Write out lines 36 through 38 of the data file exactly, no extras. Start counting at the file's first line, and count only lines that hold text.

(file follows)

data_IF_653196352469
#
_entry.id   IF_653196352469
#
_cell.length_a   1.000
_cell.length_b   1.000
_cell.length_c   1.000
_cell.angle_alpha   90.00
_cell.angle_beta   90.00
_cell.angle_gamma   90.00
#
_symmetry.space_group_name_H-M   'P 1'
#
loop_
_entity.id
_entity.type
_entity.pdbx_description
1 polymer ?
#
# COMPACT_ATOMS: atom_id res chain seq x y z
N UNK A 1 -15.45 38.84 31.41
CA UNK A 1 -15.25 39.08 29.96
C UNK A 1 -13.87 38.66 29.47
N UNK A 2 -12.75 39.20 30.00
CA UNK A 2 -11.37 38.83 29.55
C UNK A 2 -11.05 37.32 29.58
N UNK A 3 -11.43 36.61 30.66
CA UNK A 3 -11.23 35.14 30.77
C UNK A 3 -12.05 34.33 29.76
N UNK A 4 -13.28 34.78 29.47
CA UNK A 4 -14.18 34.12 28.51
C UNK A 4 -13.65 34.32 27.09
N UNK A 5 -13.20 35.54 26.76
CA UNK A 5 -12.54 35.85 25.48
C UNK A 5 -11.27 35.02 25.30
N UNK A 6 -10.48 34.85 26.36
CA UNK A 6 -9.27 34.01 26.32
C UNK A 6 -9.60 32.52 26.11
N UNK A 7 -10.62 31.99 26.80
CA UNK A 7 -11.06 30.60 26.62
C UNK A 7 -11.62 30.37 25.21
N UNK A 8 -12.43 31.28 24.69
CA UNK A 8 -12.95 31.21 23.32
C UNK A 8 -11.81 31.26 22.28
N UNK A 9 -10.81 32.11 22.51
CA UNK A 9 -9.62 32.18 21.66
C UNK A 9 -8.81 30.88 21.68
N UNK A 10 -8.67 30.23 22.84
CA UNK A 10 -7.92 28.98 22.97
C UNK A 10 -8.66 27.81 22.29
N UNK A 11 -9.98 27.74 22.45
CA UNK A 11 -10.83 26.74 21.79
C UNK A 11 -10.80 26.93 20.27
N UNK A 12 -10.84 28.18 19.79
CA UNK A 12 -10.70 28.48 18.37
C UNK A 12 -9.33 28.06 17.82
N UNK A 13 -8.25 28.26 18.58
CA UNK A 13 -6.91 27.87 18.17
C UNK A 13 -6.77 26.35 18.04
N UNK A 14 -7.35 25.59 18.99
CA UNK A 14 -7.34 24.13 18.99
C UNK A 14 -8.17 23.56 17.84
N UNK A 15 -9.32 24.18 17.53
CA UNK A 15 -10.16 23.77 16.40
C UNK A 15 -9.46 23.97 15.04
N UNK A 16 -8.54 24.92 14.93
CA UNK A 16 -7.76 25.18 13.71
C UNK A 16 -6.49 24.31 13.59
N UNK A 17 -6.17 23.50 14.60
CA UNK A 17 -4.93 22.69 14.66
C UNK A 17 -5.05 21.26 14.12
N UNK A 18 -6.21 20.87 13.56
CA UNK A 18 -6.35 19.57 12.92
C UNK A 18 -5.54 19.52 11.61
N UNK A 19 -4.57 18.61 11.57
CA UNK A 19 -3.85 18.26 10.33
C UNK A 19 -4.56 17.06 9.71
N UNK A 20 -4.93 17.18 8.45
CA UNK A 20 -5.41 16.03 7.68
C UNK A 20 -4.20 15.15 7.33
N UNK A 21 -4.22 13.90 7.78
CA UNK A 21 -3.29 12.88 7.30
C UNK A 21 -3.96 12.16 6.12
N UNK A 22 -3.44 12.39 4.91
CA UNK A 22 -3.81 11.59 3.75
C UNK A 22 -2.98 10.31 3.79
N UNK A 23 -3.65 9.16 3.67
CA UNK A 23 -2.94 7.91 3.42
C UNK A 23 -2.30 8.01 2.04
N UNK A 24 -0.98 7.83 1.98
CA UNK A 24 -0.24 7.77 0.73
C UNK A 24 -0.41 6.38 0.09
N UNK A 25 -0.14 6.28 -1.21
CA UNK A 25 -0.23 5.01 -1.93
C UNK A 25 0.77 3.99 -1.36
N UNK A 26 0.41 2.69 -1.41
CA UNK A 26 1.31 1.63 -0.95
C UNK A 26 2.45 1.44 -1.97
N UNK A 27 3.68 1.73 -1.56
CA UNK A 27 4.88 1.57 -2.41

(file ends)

N UNK A 6 -10.48 34.85 26.36
CA UNK A 6 -9.27 34.01 26.32
C UNK A 6 -9.60 32.52 26.11